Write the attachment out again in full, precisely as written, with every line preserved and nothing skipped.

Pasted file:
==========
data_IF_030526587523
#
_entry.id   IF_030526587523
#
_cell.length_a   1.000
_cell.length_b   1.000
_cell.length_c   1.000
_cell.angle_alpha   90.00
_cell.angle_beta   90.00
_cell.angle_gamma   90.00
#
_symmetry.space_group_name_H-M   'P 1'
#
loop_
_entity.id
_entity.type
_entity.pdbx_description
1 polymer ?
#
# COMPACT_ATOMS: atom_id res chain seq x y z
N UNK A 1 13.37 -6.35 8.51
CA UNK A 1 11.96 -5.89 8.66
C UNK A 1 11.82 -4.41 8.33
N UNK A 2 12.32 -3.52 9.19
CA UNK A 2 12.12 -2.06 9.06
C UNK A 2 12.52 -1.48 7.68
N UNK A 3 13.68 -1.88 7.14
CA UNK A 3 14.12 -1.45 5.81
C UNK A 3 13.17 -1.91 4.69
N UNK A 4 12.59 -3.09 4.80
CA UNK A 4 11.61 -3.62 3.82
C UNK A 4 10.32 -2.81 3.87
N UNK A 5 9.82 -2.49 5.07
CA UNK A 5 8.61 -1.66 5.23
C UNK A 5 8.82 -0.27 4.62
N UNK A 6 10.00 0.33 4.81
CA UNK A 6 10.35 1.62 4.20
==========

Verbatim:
data_IF_030526587523
#
_entry.id   IF_030526587523
#
_cell.length_a   1.000
_cell.length_b   1.000
_cell.length_c   1.000
_cell.angle_alpha   90.00
_cell.angle_beta   90.00
_cell.angle_gamma   90.00
#
_symmetry.space_group_name_H-M   'P 1'
#
loop_
_entity.id
_entity.type
_entity.pdbx_description
1 polymer ?
#
# COMPACT_ATOMS: atom_id res chain seq x y z
N UNK A 1 13.37 -6.35 8.51
CA UNK A 1 11.96 -5.89 8.66
C UNK A 1 11.82 -4.41 8.33
N UNK A 2 12.32 -3.52 9.19
CA UNK A 2 12.12 -2.06 9.06
C UNK A 2 12.52 -1.48 7.68
N UNK A 3 13.68 -1.88 7.14
CA UNK A 3 14.12 -1.45 5.81
C UNK A 3 13.17 -1.91 4.69
N UNK A 4 12.59 -3.09 4.80
CA UNK A 4 11.61 -3.62 3.82
C UNK A 4 10.32 -2.81 3.87
N UNK A 5 9.82 -2.49 5.07
CA UNK A 5 8.61 -1.66 5.23
C UNK A 5 8.82 -0.27 4.62
N UNK A 6 10.00 0.33 4.81
CA UNK A 6 10.35 1.62 4.20